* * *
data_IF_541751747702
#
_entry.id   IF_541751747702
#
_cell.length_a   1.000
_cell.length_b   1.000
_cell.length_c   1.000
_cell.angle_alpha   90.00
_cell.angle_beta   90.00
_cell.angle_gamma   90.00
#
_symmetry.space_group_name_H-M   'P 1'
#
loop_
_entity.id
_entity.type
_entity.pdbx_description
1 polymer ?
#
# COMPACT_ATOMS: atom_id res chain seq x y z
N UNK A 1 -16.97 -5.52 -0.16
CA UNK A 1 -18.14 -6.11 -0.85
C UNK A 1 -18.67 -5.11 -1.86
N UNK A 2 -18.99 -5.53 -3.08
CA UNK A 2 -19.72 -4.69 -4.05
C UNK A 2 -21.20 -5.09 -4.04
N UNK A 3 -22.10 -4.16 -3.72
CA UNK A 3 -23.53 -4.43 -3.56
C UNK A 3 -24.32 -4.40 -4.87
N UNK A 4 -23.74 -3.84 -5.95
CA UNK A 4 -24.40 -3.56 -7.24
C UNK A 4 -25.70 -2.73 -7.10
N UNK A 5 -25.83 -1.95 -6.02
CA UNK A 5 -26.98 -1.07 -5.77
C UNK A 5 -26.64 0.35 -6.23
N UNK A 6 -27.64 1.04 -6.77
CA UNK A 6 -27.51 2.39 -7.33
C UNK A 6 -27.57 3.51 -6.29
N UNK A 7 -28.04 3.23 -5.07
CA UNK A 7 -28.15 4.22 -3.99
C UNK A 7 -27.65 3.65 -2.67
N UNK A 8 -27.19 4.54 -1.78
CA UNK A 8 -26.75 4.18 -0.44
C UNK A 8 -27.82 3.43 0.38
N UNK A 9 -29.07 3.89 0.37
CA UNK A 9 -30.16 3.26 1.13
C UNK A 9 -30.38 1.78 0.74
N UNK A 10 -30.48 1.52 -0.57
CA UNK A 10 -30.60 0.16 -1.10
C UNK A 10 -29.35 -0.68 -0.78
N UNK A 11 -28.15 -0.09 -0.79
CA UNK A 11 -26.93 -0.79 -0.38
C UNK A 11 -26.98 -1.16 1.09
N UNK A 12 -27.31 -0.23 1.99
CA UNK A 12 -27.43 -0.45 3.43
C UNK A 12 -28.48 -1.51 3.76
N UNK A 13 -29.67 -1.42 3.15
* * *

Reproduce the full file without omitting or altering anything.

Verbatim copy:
data_IF_541751747702
#
_entry.id   IF_541751747702
#
_cell.length_a   1.000
_cell.length_b   1.000
_cell.length_c   1.000
_cell.angle_alpha   90.00
_cell.angle_beta   90.00
_cell.angle_gamma   90.00
#
_symmetry.space_group_name_H-M   'P 1'
#
loop_
_entity.id
_entity.type
_entity.pdbx_description
1 polymer ?
#
# COMPACT_ATOMS: atom_id res chain seq x y z
N UNK A 1 -16.97 -5.52 -0.16
CA UNK A 1 -18.14 -6.11 -0.85
C UNK A 1 -18.67 -5.11 -1.86
N UNK A 2 -18.99 -5.53 -3.08
CA UNK A 2 -19.72 -4.69 -4.05
C UNK A 2 -21.20 -5.09 -4.04
N UNK A 3 -22.10 -4.16 -3.72
CA UNK A 3 -23.53 -4.43 -3.56
C UNK A 3 -24.32 -4.40 -4.87
N UNK A 4 -23.74 -3.84 -5.95
CA UNK A 4 -24.40 -3.56 -7.24
C UNK A 4 -25.70 -2.73 -7.10
N UNK A 5 -25.83 -1.95 -6.02
CA UNK A 5 -26.98 -1.07 -5.77
C UNK A 5 -26.64 0.35 -6.23
N UNK A 6 -27.64 1.04 -6.77
CA UNK A 6 -27.51 2.39 -7.33
C UNK A 6 -27.57 3.51 -6.29
N UNK A 7 -28.04 3.23 -5.07
CA UNK A 7 -28.15 4.22 -3.99
C UNK A 7 -27.65 3.65 -2.67
N UNK A 8 -27.19 4.54 -1.78
CA UNK A 8 -26.75 4.18 -0.44
C UNK A 8 -27.82 3.43 0.38
N UNK A 9 -29.07 3.89 0.37
CA UNK A 9 -30.16 3.26 1.13
C UNK A 9 -30.38 1.78 0.74
N UNK A 10 -30.48 1.52 -0.57
CA UNK A 10 -30.60 0.16 -1.10
C UNK A 10 -29.35 -0.68 -0.78
N UNK A 11 -28.15 -0.09 -0.79
CA UNK A 11 -26.93 -0.79 -0.38
C UNK A 11 -26.98 -1.16 1.09
N UNK A 12 -27.31 -0.23 1.99
CA UNK A 12 -27.43 -0.45 3.43
C UNK A 12 -28.48 -1.51 3.76
N UNK A 13 -29.67 -1.42 3.15